Ever felt like you needed to do the number two real bad, but when you go and sit on the toilet, nothing is moving? You feel very uncomfortable and bloated, and when you are finally able to go, you find yourself straining and it’s painful.
Everyone in their life time has experienced being constipated before. Constipation happens for a variety of reasons that includes stress, low-fiber diet, improper fluid intake, artificial sweeteners, or certain prescription drugs. If you have medical conditions such as diabetes and cancer, thyroid problems, and irritable bowel syndrome (IBS), those can also be a cause of constipation. Your age also plays a factor. As we get older, we will get more prone to the problem.
And boy is constipation a problem, even though it’s not a disease. It’s just something that happens when bowel movements are blocked up and difficult to pass. When you understand the fundamentals of constipation, treating it won’t be so difficult. Depending on how severe your case may be, simple home remedies may do the trick or you may require medical attention.
1. Normal bowel movement
People are under the impression that they have to have a certain number of bowel movements a day or they are constipated. The truth of the matter is, what defines as “normal” depends on the individual and can range from four bowel movements a day to four a week. Your body will let you know you’re constipated when there is a lot of straining involved, your stools are hard, and your stomach feels bubbly and bloated.
Throw away the laxatives!
Reaching for a laxative at the first sign of constipation is not a good idea. Using them can become habit-forming to the point that your colon becomes affected and damaged. Some laxatives interfere with the effectiveness of medications that you’re already taking while others cause the lining of the intestines to become inflamed.
If you must take a laxative, it is best to buy one that contains psyllium. This fiber is natural and much gentler on the system than some of the ingredients found in other laxative products.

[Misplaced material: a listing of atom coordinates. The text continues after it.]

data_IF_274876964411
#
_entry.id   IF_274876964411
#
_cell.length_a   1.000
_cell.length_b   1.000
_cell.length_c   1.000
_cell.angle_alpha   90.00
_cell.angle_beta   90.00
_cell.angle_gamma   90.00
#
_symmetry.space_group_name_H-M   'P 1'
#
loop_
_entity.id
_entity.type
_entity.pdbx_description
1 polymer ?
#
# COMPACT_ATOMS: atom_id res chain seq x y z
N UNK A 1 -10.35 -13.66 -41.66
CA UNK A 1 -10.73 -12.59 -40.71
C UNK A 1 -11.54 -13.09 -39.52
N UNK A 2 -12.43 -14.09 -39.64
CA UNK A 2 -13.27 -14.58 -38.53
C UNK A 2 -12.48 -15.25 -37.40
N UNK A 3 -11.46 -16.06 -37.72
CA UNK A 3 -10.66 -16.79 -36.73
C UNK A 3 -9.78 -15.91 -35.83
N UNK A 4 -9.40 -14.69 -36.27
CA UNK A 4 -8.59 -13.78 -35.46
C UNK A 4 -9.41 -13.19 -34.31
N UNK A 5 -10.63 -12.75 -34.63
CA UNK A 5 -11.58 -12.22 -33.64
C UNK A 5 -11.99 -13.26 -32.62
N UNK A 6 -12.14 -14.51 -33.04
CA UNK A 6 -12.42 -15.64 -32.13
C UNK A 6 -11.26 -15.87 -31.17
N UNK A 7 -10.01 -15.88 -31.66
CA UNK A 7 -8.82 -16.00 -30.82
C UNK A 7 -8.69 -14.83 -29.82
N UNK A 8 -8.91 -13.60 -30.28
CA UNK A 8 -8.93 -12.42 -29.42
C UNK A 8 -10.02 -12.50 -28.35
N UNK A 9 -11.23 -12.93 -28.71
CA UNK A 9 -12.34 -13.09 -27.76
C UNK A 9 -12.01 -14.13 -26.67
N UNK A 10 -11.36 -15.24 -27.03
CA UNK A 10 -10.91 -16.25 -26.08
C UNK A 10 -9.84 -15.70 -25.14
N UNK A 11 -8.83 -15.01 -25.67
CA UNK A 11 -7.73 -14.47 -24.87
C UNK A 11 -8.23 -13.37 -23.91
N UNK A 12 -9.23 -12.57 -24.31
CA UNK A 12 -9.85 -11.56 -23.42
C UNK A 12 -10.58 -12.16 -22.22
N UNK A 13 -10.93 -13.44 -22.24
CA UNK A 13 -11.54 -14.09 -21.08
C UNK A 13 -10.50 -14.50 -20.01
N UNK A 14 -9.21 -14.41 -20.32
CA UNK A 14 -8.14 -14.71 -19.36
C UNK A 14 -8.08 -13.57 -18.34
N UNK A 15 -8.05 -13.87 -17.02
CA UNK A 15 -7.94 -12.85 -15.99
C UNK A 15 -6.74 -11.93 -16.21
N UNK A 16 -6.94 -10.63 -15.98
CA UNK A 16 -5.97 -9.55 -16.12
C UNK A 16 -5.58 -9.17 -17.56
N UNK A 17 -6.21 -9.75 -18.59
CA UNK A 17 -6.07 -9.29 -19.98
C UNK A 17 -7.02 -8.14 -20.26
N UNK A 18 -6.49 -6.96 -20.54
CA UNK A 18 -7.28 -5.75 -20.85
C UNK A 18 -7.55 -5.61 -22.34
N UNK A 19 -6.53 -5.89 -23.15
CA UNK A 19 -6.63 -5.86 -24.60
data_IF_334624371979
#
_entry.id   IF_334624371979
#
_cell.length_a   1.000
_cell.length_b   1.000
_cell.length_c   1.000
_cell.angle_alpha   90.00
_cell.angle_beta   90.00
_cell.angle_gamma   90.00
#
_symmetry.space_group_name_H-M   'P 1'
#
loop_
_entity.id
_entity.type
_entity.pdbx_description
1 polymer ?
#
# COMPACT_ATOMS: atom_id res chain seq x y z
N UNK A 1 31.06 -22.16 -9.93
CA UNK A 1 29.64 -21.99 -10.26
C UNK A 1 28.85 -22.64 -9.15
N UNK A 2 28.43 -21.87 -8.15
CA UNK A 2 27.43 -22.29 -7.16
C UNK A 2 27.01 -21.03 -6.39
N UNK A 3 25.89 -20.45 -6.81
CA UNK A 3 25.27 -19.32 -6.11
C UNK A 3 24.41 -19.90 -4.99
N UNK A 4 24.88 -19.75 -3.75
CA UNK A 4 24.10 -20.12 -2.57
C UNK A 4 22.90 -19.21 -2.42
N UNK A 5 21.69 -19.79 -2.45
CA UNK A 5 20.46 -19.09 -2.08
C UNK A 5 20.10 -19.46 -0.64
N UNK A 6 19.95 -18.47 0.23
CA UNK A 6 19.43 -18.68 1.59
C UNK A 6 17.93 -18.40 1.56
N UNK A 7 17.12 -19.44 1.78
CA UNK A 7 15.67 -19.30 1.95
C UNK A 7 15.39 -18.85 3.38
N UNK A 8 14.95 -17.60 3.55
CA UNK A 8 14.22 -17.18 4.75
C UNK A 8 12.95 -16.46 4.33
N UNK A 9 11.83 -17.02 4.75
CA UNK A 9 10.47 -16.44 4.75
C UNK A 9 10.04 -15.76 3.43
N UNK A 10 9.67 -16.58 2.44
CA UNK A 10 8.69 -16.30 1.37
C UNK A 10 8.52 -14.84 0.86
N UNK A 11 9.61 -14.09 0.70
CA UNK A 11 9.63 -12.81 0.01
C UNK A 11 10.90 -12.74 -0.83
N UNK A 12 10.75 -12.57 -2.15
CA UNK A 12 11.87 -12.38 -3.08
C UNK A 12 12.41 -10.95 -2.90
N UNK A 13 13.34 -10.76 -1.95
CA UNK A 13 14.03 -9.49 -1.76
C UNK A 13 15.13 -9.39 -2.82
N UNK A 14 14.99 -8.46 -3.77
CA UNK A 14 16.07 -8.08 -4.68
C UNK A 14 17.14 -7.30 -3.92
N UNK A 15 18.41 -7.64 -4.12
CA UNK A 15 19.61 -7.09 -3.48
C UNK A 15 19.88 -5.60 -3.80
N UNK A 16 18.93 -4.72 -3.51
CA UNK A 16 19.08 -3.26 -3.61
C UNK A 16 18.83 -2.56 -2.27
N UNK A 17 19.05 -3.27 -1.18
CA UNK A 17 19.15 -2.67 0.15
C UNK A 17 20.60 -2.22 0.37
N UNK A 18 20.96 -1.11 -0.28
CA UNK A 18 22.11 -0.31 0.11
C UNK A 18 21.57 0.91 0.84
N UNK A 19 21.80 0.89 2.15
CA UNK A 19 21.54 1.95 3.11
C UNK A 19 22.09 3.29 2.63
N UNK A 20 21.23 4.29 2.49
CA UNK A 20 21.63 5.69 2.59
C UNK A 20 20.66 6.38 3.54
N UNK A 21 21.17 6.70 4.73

Now that you have a better understanding on what it means to be constipated, let’s learn some ways that it can be remedied at home. You’ll be surprised to learn that you can find relief in your own kitchen.
2. Load up on fruits and veggies
Eating the recommended servings of fruits and vegetables (5 servings) is a good start in preventing constipation. Choose a variety, including potatoes, bananas, apples, oranges, mango, berries including raspberries, blueberries and blackberries, prunes, pears, artichokes, winter squash, Brussel sprouts, spinach, carrots, broccoli and cauliflower. Reach for the whole produce instead of the juice because, for example, a glass of orange juice contains .1 grams of fiber while eating a whole orange contain 3 grams.
3. Cut down on refined foods
Increase your fiber consumption by swapping from refined foods to those that are less refined. You can do that by simply choosing whole-grain cereals over the processed brands, eating vegetables that are less cooked over the ones heavily cooked, and whole-grain foods are always better than foods made with flour. One serving of white rice has around .5 grams of fiber while the same amount in brown rice contain 2.4 grams. And while a bag of potato chips has only .7 grams of fiber, a bag of popcorn is equipped with 2.6 grams.
4. Blackstrap molasses and honey